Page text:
# Forward kinematics

An articulated six DOF robotic arm uses forward kinematics to position the gripper.
The forward kinematics equations define the trajectory of the end-effector of a PUMA robot reaching for parts.

Forward kinematics refers to the use of the kinematic equations of a robot to compute the position of the end-effector from specified values for the joint parameters.[1] The kinematics equations of the robot are used in robotics, computer games, and animation. The reverse process that computes the joint parameters that achieve a specified position of the end-effector is known as inverse kinematics.

## Kinematics equations

The kinematics equations for the series chain of a robot are obtained using a rigid transformation [Z] to characterize the relative movement allowed at each joint and separate rigid transformation [X] to define the dimensions of each link. The result is a sequence of rigid transformations alternating joint and link transformations from the base of the chain to its end link, which is equated to the specified position for the end link,

$[T] = [Z_1][X_1][Z_2][X_2]\ldots[X_{n-1}][Z_n],\!$

where [T] is the transformation locating the end-link. These equations are called the kinematics equations of the serial chain.[2]

In 1955, Jacques Denavit and Richard Hartenberg introduced a convention for the definition of the joint matrices [Z] and link matrices [X] to standardize the coordinate frame for spatial linkages.[3][4] This convention positions the joint frame so that it consists of a screw displacement along the Z-axis

$[Z_i] = \operatorname{Trans}_{Z_{i}}(d_i) \operatorname{Rot}_{Z_{i}}(\theta_i),$

and it positions the link frame so it consists of a screw displacement along the X-axis,

$[X_i]=\operatorname{Trans}_{X_i}(a_{i,i+1})\operatorname{Rot}_{X_i}(\alpha_{i,i+1}).$

Using this notation, each transformation-link goes along a serial chain robot, and can be described by the coordinate transformation,

${}^{i-1}T_{i} = [Z_i][X_i] = \operatorname{Trans}_{Z_{i}}(d_i) \operatorname{Rot}_{Z_{i}}(\theta_i) \operatorname{Trans}_{X_i}(a_{i,i+1}) \operatorname{Rot}_{X_i}(\alpha_{i,i+1}),$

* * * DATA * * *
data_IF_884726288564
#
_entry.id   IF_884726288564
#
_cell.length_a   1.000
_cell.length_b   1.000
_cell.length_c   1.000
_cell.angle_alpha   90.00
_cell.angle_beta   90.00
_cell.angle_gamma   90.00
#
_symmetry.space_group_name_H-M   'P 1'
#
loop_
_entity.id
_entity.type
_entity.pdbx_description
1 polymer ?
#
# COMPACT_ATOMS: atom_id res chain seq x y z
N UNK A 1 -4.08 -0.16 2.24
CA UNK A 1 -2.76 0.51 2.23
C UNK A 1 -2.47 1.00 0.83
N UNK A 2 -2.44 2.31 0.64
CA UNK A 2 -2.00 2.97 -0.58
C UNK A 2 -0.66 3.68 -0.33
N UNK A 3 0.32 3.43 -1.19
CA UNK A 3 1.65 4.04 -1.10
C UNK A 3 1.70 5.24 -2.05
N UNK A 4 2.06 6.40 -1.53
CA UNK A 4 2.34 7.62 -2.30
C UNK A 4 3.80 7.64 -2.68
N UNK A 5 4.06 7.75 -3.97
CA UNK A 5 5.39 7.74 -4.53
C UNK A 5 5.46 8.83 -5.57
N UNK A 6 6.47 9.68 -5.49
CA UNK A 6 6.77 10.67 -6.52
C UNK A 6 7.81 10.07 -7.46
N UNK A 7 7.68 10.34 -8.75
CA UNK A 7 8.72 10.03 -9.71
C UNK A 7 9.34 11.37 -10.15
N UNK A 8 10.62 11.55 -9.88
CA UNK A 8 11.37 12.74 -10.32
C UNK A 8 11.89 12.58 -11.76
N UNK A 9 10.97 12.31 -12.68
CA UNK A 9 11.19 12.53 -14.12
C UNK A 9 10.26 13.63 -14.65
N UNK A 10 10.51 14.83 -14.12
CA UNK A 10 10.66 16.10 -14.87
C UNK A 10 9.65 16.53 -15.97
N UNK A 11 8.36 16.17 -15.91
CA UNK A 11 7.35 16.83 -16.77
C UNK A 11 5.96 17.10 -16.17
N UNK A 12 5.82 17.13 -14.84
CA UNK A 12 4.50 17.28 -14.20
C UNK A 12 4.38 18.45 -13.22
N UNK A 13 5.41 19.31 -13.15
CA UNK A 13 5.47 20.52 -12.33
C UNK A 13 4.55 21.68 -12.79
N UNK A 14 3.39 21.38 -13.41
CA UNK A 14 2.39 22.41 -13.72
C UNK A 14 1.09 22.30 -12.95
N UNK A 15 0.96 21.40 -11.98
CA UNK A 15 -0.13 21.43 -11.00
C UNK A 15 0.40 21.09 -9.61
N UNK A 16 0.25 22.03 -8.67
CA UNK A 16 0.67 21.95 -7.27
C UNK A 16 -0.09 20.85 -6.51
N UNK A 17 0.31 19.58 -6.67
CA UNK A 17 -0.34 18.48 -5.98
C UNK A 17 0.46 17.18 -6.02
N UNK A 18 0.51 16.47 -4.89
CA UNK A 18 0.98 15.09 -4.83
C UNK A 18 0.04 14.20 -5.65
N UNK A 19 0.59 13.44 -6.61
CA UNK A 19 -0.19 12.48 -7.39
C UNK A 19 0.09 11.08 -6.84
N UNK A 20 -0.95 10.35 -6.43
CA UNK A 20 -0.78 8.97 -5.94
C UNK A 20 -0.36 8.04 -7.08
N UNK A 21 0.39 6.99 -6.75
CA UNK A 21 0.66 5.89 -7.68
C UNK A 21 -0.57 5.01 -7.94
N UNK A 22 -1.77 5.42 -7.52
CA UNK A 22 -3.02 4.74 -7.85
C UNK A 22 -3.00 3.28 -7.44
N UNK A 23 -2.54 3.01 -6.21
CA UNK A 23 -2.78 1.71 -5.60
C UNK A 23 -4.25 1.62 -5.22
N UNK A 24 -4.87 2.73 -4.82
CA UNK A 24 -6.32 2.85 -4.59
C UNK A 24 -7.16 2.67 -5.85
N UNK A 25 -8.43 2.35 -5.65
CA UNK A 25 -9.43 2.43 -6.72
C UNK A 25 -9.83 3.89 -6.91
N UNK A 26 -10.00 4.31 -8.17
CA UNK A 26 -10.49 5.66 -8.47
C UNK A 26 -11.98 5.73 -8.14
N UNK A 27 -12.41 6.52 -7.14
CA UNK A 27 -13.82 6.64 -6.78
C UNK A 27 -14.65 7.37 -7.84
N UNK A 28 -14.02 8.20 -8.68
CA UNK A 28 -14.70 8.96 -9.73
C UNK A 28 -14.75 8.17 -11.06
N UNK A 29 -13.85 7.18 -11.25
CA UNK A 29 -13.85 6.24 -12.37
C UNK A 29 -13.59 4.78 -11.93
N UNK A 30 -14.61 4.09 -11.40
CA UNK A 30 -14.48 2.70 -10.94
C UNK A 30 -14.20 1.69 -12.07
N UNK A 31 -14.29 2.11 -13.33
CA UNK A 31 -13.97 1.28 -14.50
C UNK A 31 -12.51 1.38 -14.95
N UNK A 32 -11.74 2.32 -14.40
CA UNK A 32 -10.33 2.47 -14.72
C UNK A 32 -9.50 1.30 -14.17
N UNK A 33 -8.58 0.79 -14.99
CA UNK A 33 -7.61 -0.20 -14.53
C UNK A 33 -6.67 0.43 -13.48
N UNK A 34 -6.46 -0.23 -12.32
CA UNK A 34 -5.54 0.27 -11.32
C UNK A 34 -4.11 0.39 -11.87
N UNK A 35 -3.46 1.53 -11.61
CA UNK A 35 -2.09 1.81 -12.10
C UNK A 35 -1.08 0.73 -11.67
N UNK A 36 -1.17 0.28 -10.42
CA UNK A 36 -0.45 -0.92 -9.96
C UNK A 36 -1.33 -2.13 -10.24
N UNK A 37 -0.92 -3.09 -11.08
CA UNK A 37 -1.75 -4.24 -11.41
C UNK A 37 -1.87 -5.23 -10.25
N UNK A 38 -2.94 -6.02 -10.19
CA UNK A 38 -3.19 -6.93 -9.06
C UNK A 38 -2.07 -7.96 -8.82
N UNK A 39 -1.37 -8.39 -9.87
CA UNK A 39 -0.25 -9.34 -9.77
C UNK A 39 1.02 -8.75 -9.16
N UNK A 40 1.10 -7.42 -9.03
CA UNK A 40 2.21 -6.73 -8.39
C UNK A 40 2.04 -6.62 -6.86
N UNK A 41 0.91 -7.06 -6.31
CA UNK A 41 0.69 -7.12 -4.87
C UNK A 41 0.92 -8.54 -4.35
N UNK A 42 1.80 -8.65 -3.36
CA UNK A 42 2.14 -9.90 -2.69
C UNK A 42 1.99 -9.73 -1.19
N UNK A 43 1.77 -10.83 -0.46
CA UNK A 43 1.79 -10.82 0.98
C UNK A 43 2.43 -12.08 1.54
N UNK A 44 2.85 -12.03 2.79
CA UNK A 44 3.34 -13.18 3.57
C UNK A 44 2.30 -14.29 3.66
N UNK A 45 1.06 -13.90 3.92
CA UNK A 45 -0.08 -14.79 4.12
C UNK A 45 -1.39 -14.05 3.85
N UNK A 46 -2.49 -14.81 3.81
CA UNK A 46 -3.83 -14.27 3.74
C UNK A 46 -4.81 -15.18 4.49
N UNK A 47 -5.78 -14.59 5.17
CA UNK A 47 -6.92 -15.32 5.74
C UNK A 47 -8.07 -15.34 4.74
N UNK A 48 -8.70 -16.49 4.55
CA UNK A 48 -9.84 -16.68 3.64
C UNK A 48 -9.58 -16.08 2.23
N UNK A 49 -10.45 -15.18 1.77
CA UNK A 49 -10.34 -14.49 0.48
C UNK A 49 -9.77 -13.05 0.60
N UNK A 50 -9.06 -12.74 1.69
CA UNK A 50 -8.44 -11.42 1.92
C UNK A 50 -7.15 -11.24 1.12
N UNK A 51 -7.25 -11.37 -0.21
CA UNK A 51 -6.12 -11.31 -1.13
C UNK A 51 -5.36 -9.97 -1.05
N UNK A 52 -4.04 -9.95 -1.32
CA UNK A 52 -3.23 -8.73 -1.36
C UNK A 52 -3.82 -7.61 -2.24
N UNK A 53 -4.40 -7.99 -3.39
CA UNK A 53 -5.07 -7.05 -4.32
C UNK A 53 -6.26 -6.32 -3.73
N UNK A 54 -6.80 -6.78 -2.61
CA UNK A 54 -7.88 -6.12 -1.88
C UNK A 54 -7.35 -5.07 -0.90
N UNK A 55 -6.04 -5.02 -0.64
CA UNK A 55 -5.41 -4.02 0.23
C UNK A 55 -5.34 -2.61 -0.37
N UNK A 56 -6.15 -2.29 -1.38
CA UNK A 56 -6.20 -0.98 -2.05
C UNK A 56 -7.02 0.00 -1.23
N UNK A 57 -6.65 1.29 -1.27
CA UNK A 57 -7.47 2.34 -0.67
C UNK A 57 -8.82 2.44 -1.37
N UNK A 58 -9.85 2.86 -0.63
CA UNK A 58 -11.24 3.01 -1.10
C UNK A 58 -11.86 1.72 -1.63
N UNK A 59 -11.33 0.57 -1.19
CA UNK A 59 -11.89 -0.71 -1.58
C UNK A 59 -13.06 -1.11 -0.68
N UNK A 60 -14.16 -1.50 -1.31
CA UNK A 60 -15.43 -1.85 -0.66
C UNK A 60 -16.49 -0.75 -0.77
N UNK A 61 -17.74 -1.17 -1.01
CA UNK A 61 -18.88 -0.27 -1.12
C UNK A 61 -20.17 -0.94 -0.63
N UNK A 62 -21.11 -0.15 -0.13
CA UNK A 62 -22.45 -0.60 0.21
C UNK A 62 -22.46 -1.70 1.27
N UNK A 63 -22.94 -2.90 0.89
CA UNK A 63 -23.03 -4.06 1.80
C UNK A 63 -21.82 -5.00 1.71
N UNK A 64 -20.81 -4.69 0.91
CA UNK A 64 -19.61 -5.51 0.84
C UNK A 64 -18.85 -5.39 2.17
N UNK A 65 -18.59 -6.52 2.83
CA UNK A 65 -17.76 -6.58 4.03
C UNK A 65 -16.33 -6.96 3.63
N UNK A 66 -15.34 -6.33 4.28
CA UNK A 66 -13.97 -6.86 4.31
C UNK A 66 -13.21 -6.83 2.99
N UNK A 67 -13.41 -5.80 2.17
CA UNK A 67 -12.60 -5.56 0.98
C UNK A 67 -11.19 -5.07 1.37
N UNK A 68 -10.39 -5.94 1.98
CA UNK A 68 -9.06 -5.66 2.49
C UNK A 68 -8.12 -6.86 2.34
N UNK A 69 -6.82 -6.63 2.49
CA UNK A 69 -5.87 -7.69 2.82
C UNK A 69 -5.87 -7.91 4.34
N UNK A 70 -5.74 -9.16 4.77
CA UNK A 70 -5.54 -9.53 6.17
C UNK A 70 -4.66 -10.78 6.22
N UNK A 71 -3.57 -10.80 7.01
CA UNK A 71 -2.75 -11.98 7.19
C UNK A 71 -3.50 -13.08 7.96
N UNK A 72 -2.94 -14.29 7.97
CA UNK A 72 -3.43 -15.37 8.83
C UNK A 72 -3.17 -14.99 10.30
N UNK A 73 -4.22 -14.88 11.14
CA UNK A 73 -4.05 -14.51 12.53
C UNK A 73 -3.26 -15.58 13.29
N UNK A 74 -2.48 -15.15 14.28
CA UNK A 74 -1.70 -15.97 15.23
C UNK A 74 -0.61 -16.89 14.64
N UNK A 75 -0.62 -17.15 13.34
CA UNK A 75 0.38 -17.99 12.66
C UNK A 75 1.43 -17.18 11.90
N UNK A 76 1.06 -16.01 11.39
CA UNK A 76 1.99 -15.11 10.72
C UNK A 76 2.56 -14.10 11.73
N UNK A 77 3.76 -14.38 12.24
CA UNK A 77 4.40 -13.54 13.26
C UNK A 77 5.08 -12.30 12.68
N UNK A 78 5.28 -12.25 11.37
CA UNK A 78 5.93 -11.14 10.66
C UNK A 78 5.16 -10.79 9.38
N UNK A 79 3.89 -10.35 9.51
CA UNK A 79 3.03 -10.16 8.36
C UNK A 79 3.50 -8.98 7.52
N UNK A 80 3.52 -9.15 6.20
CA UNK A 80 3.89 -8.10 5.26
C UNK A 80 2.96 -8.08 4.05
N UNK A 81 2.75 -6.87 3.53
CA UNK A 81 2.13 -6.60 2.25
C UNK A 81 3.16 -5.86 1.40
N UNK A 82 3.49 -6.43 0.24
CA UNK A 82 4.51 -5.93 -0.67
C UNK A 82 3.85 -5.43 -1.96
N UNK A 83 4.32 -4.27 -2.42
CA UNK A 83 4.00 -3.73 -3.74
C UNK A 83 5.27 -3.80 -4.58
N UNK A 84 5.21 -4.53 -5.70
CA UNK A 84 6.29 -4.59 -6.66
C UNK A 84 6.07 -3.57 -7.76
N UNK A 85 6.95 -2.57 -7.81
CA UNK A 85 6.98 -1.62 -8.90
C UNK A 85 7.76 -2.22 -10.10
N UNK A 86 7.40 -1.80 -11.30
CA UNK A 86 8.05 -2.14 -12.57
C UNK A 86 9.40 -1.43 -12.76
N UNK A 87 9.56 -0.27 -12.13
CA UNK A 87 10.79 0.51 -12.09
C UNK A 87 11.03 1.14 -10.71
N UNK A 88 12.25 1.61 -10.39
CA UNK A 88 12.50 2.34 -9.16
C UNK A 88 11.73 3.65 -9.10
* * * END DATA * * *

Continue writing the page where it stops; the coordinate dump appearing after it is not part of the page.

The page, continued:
where θi, di, αi,i+1 and ai,i+1 are known as the Denavit-Hartenberg parameters.

### Kinematics equations revisited

The kinematics equations of a serial chain of n links, with joint parameters θi are given by[5]

$[T] = {}^{0}T_n = \prod_{i=1}^n {}^{i - 1}T_i(\theta_i),$

where ${}^{i - 1}T_i(\theta_i)$ is the transformation matrix from the frame of link $i$ to link $i-1$. In robotics, these are conventionally described by Denavit–Hartenberg parameters.[6]

### Denavit-Hartenberg matrix

The matrices associated with these operations are:

$\operatorname{Trans}_{Z_{i}}(d_i) = \begin{bmatrix} 1 & 0 & 0 & 0 \\ 0 & 1 & 0 & 0 \\ 0 & 0 & 1 & d_i \\ 0 & 0 & 0 & 1 \end{bmatrix}, \quad \operatorname{Rot}_{Z_{i}}(\theta_i) = \begin{bmatrix} \cos\theta_i & -\sin\theta_i & 0 & 0 \\ \sin\theta_i & \cos\theta_i & 0 & 0 \\ 0 & 0 & 1 & 0 \\ 0 & 0 & 0 & 1 \end{bmatrix}.$

Similarly,

$\operatorname{Trans}_{X_i}(a_{i,i+1}) = \begin{bmatrix} 1 & 0 & 0 & a_{i,i+1} \\ 0 & 1 & 0 & 0 \\ 0 & 0 & 1 & 0 \\ 0 & 0 & 0 & 1 \end{bmatrix},\quad \operatorname{Rot}_{X_i}(\alpha_{i,i+1}) = \begin{bmatrix} 1 & 0 & 0 & 0 \\ 0 & \cos\alpha_{i,i+1} & -\sin\alpha_{i,i+1} & 0 \\ 0 & \sin\alpha_{i,i+1} & \cos\alpha_{i,i+1} & 0 \\ 0 & 0 & 0 & 1 \end{bmatrix}.$

The use of the Denavit-Hartenberg convention yields the link transformation matrix, [i-1Ti] as

$\operatorname{}^{i-1}T_i = \begin{bmatrix} \cos\theta_i & -\sin\theta_i \cos\alpha_{i,i+1} & \sin\theta_i \sin\alpha_{i,i+1} & a_{i,i+1} \cos\theta_i \\ \sin\theta_i & \cos\theta_i \cos\alpha_{i,i+1} & -\cos\theta_i \sin\alpha_{i,i+1} & a_{i,i+1} \sin\theta_i \\ 0 & \sin\alpha_{i,i+1} & \cos\alpha_{i,i+1} & d_i \\ 0 & 0 & 0 & 1 \end{bmatrix},$

known as the Denavit-Hartenberg matrix.